A few areas in the United Kingdom are testing out a new, innovative approach to handling drug abusers. Since 1916, the U.K. has had a zero-tolerance policy in regards to hard drugs including cocaine and heroin as well as strict rules for marijuana use. Even getting caught with the smallest amount of drugs can lead to a maximum jail sentence up to seven years.

However, new policing practices instituted by authorities in Bristol, Durham, Devon and Cornwall will give offenders the opportunity to take a drug education workshop instead of facing a felony record, Vice News reported on Wednesday.

Avon and Somerset police forces have since April been operating the Drug Education Programme, in which drug users are given the chance to take a three-and-a-half hour workshop as opposed to the usual lock up and court summons users accused of possession have faced before. So far, 215 people have been able to undergo the workshop run by a community drug service. Eighty percent of those who have complied in the “diversion” program have successfully completed it.

The move can be effective for getting drug users education and help instead of being mired in the criminal justice system, but offenders in Bristol only have the option to undergo the drug education program once and will suffer traditional consequences of possession if caught a second time. However, Avon and Somerset Police drug strategy manager Paul Bunt told Vice that he wasn’t aware “of anyone being arrested again after attending one of these workshops.” Bristol police were recently given the green light to continue the diversion until April 2017.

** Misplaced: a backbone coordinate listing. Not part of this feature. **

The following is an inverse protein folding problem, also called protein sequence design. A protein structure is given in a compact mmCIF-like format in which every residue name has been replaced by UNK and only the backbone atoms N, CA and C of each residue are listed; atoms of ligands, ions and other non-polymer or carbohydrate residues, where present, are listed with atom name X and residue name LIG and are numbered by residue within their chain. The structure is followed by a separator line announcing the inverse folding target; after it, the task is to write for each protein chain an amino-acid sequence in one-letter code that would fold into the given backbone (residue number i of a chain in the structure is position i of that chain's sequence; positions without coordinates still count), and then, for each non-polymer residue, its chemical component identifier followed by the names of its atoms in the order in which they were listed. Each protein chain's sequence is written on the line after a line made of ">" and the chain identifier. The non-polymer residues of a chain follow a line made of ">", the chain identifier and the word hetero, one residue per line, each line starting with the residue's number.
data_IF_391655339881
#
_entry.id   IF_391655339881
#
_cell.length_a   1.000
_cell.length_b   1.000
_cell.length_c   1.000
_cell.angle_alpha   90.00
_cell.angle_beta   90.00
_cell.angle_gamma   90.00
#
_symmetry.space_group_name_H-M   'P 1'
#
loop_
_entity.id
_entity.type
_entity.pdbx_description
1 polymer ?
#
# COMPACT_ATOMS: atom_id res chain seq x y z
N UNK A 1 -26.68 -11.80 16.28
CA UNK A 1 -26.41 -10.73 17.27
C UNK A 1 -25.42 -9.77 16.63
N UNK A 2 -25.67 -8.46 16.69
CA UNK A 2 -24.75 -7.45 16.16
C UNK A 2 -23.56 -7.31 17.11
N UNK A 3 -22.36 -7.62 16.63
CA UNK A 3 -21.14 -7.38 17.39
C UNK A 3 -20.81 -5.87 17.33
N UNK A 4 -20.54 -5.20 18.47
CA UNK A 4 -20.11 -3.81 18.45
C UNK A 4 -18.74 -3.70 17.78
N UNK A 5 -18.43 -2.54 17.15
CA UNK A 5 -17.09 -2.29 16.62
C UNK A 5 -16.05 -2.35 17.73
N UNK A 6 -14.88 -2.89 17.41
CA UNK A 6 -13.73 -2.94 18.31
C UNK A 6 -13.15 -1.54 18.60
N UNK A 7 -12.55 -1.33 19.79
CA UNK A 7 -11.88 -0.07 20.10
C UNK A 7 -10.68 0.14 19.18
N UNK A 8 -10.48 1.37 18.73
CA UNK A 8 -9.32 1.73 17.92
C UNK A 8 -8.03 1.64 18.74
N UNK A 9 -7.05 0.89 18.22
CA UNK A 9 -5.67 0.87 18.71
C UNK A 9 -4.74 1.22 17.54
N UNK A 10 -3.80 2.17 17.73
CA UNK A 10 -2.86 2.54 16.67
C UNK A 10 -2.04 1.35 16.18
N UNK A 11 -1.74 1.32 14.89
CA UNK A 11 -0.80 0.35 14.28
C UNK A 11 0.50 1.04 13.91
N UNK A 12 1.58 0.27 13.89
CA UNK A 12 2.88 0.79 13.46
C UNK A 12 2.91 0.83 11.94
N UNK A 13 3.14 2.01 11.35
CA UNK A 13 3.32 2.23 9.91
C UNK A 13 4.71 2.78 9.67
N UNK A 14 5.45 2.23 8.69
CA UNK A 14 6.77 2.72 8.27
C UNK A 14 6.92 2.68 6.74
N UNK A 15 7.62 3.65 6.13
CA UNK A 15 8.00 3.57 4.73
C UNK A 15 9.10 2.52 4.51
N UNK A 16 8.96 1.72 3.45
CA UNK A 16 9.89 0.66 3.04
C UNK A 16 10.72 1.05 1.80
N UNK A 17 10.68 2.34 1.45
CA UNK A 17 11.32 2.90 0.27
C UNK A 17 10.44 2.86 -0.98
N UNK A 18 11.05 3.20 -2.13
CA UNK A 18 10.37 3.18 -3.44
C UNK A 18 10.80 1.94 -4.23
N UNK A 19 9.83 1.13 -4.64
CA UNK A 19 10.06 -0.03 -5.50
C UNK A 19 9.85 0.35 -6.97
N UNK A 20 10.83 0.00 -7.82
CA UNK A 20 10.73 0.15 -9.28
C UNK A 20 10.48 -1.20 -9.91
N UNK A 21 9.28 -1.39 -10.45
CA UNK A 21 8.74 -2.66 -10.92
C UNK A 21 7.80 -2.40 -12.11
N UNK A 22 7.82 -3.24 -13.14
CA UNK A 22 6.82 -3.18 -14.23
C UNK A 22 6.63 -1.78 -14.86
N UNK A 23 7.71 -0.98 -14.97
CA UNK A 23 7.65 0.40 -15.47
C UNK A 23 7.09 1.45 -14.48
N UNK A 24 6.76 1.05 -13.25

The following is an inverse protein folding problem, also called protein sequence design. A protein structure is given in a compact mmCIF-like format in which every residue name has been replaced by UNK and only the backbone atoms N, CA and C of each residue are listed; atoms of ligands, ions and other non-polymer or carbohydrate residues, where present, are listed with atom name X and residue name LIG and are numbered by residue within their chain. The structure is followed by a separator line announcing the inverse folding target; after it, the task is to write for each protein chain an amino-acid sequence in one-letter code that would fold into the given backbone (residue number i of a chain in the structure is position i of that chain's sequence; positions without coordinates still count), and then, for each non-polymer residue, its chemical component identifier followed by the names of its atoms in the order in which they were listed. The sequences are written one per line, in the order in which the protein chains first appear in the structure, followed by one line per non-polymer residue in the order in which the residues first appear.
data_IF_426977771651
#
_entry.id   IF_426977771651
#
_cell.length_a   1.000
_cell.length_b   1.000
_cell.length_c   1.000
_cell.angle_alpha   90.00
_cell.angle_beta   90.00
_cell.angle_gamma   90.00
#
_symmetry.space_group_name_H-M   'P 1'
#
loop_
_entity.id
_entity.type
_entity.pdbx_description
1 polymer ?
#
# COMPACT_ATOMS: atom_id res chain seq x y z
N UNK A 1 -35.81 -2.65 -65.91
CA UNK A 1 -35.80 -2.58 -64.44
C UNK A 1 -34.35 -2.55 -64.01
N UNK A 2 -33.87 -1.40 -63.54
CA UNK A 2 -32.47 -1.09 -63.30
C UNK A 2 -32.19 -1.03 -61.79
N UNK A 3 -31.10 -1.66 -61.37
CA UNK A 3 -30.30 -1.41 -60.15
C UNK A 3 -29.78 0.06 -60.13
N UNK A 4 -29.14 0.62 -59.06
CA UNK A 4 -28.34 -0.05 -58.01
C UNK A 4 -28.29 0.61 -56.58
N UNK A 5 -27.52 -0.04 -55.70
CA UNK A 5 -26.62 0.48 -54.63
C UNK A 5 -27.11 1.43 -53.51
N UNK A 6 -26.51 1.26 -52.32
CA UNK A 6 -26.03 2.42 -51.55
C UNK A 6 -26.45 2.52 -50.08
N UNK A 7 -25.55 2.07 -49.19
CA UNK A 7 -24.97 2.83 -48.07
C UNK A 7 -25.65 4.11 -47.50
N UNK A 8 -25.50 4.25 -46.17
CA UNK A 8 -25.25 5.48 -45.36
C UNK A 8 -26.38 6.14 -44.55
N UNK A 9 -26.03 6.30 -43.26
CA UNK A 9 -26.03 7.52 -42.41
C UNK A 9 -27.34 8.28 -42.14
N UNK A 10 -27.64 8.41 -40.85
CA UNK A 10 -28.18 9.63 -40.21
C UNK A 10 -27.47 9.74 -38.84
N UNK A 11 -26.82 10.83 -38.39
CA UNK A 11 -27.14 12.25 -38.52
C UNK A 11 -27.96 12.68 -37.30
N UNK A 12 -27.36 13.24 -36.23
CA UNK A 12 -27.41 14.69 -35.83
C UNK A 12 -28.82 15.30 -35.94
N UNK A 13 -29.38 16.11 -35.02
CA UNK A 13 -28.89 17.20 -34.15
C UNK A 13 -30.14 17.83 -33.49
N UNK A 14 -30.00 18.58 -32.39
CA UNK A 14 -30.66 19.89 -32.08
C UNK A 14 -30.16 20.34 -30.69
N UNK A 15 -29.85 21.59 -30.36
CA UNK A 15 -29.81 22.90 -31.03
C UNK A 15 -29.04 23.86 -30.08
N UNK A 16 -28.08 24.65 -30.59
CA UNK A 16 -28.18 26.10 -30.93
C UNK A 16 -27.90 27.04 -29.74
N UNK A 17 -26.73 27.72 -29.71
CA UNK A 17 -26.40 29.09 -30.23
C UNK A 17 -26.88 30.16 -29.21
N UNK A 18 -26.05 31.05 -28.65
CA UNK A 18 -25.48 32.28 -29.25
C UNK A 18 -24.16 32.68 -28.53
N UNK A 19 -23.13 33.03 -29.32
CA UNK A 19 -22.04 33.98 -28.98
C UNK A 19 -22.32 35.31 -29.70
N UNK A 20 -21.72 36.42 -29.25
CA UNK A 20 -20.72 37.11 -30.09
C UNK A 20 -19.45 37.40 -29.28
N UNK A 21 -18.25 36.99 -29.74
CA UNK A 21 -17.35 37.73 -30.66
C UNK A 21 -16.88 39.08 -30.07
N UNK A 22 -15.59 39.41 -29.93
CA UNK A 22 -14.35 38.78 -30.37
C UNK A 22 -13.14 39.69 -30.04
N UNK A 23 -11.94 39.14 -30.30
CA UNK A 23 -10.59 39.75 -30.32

In Durham, 74 people caught with drugs were able to enroll in Checkpoint, a similar diversion that allows offenders to have their charges “suspended” after completing a four-month course filled with drug awareness workshops, restorative justice courses and community work programs. If those in the Checkpoint program break a law of any kind during the four-month grace period, the contract is revoked and they will face the normal penalties that come with drug possession. Only three of the 74 people caught in possession were unable to get their offenses expunged and complete the program. The report said that Devon and Cornwall police forces are next to test out the diversion scheme.

Of the 2 million plus people serving time behind bars in the U.S., nearly 85 percent of them are in prison for drug-related charges and close to 1.5 million of them met the medical criteria for substance abuse and addiction, according to a report by the National center on Addiction and Substance Abuse.

The report noted the U.S. spent more than $74 billion on court hearings, incarceration, probation and parole for drug-related charges. However, the government only spends about 1 percent of that figure on prevention and treatment, the report said.